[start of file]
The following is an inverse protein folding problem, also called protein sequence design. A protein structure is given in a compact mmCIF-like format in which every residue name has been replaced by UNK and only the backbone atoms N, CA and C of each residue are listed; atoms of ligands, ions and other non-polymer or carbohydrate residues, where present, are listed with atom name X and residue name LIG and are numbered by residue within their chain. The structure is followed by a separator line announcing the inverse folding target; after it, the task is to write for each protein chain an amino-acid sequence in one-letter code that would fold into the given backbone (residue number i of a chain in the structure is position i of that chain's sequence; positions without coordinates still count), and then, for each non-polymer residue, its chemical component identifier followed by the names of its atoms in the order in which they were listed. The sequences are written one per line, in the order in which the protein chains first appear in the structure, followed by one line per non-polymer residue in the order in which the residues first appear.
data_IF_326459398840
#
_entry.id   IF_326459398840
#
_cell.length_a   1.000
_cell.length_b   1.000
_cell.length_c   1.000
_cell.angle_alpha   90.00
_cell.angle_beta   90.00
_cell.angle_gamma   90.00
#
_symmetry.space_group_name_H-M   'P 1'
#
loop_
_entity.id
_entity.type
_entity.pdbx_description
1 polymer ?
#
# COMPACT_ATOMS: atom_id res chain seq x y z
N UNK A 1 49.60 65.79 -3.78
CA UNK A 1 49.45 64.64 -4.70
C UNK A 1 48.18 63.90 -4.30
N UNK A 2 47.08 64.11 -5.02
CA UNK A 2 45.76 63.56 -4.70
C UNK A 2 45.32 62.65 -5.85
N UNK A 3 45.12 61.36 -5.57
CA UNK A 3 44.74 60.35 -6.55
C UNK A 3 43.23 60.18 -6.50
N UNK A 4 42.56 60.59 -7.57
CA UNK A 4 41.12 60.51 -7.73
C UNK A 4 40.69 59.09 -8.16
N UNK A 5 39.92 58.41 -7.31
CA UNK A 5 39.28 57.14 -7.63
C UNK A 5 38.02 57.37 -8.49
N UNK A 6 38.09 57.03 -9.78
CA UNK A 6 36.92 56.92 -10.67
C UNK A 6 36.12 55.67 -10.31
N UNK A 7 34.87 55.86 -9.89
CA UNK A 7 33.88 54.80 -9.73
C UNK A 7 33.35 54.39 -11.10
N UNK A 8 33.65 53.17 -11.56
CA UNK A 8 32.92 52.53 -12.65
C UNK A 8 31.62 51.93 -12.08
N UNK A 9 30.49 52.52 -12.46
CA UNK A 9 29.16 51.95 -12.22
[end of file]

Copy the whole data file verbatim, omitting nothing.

The following is an inverse protein folding problem, also called protein sequence design. A protein structure is given in a compact mmCIF-like format in which every residue name has been replaced by UNK and only the backbone atoms N, CA and C of each residue are listed; atoms of ligands, ions and other non-polymer or carbohydrate residues, where present, are listed with atom name X and residue name LIG and are numbered by residue within their chain. The structure is followed by a separator line announcing the inverse folding target; after it, the task is to write for each protein chain an amino-acid sequence in one-letter code that would fold into the given backbone (residue number i of a chain in the structure is position i of that chain's sequence; positions without coordinates still count), and then, for each non-polymer residue, its chemical component identifier followed by the names of its atoms in the order in which they were listed. The sequences are written one per line, in the order in which the protein chains first appear in the structure, followed by one line per non-polymer residue in the order in which the residues first appear.
data_IF_326459398840
#
_entry.id   IF_326459398840
#
_cell.length_a   1.000
_cell.length_b   1.000
_cell.length_c   1.000
_cell.angle_alpha   90.00
_cell.angle_beta   90.00
_cell.angle_gamma   90.00
#
_symmetry.space_group_name_H-M   'P 1'
#
loop_
_entity.id
_entity.type
_entity.pdbx_description
1 polymer ?
#
# COMPACT_ATOMS: atom_id res chain seq x y z
N UNK A 1 49.60 65.79 -3.78
CA UNK A 1 49.45 64.64 -4.70
C UNK A 1 48.18 63.90 -4.30
N UNK A 2 47.08 64.11 -5.02
CA UNK A 2 45.76 63.56 -4.70
C UNK A 2 45.32 62.65 -5.85
N UNK A 3 45.12 61.36 -5.57
CA UNK A 3 44.74 60.35 -6.55
C UNK A 3 43.23 60.18 -6.50
N UNK A 4 42.56 60.59 -7.57
CA UNK A 4 41.12 60.51 -7.73
C UNK A 4 40.69 59.09 -8.16
N UNK A 5 39.92 58.41 -7.31
CA UNK A 5 39.28 57.14 -7.63
C UNK A 5 38.02 57.37 -8.49
N UNK A 6 38.09 57.03 -9.78
CA UNK A 6 36.92 56.92 -10.67
C UNK A 6 36.12 55.67 -10.31
N UNK A 7 34.87 55.86 -9.89
CA UNK A 7 33.88 54.80 -9.73
C UNK A 7 33.35 54.39 -11.10
N UNK A 8 33.65 53.17 -11.56
CA UNK A 8 32.92 52.53 -12.65
C UNK A 8 31.62 51.93 -12.08
N UNK A 9 30.49 52.52 -12.46
CA UNK A 9 29.16 51.95 -12.22